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New CASTLE, Feby. 24th 1701. “May Pleas yor Excelency,
This day I Recd yo’rs of the 21st Concerning the armes which ware for the men that went to the West Endies. Sr the men that Returned home and yt ware continued in the Service have not any armes of there own and there was seaven broken and Lost over board on board of the man of war in the West Indies, the others I have and I would pray yor Excellency to Lett me know wheather them must be taken from the men that are now in Service to Send with the other and I will be Cearfull in sending by the first opertunity, if soe would pray yor Excelency to order me whare they shall [be] Recruted with other armes.
As soon as I returned from waiteing on yor Excelency I Repaired to Neashawanak and have continued there till this day, the twenty third of this month, the army Returned and have not discovered any Indians since they went they have been att the fort but judge that there has not been any Indians there this Winter. the ten Indians that belongs to my Company have disired that they may have leave to goe home for a forttnights Time to see there familys and they will Return att the fortnights End and bring Ten more with them if yor Excelency see fitt Soe—I would pray yor Excelency to Informe me wheither they may have Liberty or not.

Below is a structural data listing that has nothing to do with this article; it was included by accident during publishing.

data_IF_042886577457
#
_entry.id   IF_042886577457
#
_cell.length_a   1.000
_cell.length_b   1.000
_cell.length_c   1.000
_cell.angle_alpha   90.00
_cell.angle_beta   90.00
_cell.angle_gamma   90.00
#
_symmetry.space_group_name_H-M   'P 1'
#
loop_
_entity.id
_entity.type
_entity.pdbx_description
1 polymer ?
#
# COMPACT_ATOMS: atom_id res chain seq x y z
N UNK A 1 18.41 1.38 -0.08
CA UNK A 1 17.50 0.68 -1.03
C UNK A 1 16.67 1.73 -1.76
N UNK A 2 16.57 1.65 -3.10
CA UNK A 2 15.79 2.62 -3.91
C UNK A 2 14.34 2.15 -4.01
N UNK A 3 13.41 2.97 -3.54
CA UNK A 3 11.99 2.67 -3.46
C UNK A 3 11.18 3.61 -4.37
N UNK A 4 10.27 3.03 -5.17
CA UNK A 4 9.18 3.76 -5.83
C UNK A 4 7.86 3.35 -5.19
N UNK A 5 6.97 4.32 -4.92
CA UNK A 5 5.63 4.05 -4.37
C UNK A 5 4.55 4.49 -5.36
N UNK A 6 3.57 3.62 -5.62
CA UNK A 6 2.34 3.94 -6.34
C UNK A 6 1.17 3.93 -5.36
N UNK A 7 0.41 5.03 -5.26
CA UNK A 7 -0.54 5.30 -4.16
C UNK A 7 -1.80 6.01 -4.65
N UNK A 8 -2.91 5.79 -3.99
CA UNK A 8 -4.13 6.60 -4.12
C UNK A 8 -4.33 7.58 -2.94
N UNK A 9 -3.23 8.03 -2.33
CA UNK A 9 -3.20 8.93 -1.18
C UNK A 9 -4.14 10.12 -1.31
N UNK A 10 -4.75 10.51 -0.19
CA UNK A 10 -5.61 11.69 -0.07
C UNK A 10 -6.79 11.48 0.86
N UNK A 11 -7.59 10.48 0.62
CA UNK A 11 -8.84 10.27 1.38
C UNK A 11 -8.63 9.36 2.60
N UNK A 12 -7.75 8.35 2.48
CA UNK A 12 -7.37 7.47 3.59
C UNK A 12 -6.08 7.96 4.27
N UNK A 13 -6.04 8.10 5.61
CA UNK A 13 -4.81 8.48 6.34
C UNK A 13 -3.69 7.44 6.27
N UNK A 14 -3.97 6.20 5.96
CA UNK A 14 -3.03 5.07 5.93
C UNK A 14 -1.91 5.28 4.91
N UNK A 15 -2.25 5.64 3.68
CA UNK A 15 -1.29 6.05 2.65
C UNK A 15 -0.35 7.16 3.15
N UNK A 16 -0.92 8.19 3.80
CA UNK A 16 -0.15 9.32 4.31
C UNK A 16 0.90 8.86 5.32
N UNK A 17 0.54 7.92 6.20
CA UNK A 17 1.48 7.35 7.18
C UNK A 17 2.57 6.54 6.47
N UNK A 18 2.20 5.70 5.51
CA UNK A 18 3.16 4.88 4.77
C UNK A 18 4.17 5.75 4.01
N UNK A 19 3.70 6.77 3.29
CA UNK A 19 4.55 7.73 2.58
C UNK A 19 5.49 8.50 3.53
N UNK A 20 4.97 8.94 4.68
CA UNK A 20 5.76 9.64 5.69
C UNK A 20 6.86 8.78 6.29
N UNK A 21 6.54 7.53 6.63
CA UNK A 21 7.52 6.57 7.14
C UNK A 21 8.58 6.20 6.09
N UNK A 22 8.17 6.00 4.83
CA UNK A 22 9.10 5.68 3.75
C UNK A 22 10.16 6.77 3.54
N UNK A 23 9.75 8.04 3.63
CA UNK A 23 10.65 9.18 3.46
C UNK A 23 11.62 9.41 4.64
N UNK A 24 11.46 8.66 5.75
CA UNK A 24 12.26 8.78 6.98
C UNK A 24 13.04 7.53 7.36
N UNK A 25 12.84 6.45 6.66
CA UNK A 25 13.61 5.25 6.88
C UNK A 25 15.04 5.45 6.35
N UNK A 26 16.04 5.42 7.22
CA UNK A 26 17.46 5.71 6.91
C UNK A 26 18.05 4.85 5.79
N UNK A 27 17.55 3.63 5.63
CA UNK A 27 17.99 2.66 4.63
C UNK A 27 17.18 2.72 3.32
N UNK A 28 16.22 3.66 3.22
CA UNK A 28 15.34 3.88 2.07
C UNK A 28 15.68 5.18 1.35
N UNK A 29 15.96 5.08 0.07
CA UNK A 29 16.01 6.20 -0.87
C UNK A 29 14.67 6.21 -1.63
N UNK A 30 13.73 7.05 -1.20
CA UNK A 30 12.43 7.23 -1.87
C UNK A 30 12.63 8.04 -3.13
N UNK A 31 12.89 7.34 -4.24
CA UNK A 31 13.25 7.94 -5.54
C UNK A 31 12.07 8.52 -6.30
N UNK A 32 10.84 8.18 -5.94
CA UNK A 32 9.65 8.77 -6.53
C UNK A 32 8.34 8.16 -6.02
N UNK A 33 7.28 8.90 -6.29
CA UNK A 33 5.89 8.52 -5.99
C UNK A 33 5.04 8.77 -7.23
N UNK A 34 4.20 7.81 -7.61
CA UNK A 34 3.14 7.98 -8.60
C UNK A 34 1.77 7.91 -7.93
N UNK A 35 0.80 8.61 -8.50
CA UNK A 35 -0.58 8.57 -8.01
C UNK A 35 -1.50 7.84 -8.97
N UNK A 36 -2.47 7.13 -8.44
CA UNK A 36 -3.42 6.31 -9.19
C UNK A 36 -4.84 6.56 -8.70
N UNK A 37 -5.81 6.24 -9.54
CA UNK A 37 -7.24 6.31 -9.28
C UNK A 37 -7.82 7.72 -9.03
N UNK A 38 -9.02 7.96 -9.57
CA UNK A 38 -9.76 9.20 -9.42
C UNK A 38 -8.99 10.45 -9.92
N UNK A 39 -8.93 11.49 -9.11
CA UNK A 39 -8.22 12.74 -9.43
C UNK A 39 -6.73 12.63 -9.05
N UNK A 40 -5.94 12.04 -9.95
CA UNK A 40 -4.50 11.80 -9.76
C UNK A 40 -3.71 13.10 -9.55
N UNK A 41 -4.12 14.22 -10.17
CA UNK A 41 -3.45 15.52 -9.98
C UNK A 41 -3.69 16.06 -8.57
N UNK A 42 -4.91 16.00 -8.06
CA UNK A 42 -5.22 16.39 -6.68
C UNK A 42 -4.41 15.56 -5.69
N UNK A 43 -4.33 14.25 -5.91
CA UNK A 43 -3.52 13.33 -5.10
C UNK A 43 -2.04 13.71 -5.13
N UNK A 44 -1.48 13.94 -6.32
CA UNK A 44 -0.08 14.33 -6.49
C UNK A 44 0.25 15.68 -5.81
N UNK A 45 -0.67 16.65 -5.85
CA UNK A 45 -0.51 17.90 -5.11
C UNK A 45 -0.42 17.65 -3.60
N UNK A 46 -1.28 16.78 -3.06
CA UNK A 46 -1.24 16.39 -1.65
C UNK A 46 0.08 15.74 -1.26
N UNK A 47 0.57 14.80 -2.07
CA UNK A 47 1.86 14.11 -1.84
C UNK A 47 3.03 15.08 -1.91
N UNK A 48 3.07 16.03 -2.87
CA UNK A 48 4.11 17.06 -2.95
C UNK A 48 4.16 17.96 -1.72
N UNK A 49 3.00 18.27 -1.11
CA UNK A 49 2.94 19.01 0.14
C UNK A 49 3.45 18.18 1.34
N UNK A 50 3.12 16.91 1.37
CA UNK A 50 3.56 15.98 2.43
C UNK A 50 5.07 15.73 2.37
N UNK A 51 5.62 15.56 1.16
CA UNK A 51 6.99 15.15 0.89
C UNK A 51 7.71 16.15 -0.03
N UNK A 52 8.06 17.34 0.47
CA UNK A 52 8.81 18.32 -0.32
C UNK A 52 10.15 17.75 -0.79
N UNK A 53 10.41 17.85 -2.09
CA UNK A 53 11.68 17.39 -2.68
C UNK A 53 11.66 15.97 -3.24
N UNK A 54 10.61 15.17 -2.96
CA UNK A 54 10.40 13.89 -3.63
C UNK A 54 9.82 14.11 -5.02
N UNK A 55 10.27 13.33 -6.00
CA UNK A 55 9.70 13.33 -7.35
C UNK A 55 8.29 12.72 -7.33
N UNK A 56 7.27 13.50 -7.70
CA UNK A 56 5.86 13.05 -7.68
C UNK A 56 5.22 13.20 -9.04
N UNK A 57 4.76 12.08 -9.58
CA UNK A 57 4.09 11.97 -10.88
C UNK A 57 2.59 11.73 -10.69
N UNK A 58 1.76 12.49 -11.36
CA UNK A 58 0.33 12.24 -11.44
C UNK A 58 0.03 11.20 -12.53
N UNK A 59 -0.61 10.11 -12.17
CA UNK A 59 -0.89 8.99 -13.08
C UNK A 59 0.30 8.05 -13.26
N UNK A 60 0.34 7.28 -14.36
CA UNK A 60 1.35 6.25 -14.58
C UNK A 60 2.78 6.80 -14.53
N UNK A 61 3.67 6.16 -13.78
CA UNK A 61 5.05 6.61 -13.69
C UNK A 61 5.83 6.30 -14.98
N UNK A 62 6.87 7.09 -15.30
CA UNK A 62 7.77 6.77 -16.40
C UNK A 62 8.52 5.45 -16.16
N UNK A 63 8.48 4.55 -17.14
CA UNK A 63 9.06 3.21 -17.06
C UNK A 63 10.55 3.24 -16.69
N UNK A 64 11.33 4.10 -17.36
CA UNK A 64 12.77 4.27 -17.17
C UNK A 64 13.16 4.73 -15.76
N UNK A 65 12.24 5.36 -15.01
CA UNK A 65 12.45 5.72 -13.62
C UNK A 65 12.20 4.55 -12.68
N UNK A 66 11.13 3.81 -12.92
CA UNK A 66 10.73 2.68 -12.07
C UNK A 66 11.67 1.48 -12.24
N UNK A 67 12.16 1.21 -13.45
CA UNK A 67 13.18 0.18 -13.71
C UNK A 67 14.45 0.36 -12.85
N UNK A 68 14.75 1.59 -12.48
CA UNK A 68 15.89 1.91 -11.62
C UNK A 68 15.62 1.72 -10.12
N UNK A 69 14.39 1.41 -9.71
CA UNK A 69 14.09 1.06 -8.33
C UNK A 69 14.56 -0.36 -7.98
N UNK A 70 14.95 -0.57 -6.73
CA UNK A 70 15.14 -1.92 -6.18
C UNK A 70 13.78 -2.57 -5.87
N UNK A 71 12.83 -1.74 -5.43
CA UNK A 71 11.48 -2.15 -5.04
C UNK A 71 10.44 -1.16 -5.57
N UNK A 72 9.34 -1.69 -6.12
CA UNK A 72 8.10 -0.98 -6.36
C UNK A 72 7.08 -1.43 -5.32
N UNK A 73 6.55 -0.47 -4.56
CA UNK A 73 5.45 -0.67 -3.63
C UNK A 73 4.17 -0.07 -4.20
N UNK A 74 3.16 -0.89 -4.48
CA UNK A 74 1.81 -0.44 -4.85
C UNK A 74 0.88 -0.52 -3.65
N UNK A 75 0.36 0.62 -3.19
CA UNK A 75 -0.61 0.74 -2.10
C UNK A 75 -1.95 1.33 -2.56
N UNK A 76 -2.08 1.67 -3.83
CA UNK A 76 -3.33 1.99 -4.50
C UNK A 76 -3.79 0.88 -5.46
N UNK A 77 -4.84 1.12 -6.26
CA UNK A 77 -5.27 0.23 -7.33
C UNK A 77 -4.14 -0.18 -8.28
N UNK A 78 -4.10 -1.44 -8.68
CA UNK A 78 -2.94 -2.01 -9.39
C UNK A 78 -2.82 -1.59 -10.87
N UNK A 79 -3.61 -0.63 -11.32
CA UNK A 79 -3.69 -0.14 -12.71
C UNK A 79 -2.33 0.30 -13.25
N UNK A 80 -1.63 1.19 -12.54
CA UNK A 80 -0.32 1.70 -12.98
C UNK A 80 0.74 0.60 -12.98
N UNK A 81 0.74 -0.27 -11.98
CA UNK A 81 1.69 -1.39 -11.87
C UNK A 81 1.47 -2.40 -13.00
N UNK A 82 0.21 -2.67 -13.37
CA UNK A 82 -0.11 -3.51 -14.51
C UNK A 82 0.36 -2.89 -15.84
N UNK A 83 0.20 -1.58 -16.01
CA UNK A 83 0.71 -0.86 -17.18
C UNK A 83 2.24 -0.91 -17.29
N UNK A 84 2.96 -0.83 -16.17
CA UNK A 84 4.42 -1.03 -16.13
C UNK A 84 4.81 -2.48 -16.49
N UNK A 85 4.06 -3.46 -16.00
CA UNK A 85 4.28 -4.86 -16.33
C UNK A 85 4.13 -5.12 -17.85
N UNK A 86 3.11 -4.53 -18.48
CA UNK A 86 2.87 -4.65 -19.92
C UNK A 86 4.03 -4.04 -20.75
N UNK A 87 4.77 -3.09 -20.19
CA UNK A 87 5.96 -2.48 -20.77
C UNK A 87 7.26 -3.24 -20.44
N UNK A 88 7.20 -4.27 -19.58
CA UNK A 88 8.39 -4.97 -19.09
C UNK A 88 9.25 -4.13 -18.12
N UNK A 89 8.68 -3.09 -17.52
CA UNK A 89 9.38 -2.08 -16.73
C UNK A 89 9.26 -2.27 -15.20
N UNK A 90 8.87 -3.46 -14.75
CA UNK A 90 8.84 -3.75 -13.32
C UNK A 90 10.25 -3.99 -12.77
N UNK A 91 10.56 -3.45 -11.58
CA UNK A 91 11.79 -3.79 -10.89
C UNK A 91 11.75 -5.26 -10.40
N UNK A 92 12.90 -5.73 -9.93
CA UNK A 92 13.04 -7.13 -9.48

Tis the generall thoughts of the people hear that the Indians will be down after the army in a short time, and if yor Excelency think convenient and please to Impower me to Comand the forces in the province of Main I will muster them, only leave in soe many as is conveniant for keeping the Garrisons till I Return and to march in to the woods to Endeavor to ambush the Indians which with Gods Blessing doubt not but may doe good Service, altho I have acted in Major Cuttlers post by an ordr sent to Lt. Coll. March, have noe Commission tho the other officers know nothing to the contrary not anything further att present but ask yor Excelency pardon for this Long Epistle and ascribue yor Excelency's most humble and